From the 1st September 2018, all new vehicles will have undergone the WLTP testing, and the RDE testing will come into effect on the 1st September 2019 – this should stop the wild exaggerations of manufacturers, in the meantime, however, there is still the matter of 63% less fuel economy for some hybrids.
The study by HonestJohn is based upon 148,000 real-world fuel tests, and whilst it was expected that the regular diesel and unleaded figures would be different to the claimed manufacturer figures, the surprising truth was that they were closer to manufacturer figures than the hybrids; one hybrid in particular was achieving just 36.9% of the manufacturers claimed figures – 49.63 mpg against a claim of 134.5 mpg, at the opposite end of the scale, the closest was still nearly 16% down on the manufacturers figure.
The UK Government has recently passed further legislation targeting manufacturers who deliberately set-out to cheat the emissions testing, but we should make it clear – this is targeting the makers that fit a ‘defeat device’ (such as Volkswagen did) to beat the testing; this won’t target those manufacturers whose numbers are on the generous side through optimising their testing – laboratory conditions, static load, set temperature, constant speed – these are currently still accepted methods for testing.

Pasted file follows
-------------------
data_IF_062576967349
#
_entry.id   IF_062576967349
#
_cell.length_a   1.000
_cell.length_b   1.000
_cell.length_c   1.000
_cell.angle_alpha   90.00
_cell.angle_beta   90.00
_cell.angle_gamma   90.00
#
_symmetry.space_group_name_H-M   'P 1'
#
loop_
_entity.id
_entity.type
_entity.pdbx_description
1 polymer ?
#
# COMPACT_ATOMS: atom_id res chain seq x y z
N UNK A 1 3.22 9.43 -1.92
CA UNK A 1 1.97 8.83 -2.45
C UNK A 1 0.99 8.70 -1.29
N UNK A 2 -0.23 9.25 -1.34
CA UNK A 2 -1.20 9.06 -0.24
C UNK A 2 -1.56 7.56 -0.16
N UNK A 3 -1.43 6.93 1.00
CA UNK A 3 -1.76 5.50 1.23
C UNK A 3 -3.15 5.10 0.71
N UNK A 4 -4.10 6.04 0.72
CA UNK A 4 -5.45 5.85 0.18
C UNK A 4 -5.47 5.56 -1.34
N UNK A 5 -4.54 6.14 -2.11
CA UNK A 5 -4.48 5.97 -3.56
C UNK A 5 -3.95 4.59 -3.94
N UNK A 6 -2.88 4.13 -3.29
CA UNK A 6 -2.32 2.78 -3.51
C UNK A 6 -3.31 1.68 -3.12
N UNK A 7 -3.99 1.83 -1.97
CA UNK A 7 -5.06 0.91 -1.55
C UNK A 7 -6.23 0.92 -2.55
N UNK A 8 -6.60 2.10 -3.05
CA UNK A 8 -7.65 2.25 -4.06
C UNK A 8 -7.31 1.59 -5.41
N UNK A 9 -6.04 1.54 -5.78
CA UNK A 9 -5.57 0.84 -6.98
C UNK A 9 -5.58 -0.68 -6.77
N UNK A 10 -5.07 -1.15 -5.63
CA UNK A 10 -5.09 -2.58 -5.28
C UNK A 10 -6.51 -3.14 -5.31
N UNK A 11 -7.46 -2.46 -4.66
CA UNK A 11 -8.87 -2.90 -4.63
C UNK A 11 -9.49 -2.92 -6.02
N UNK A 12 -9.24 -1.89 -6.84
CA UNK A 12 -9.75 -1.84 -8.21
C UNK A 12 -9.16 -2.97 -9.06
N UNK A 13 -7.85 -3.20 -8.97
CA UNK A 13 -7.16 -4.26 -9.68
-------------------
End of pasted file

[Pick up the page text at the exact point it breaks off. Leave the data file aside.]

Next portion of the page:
Transport Minister Jesse Norman says that some manufacturers are “dishonest and deplorable” and that the new regulations (which come in to power on 1st July 2018) will ensure that any brand caught cheating will be made to pay financially and legally – as much as £50,000 per car that’s been found to have a device fitted.
This is possibly too little, too late, especially if the RDE and WLTP testing legislation works as they should.
What does this mean for the motorist?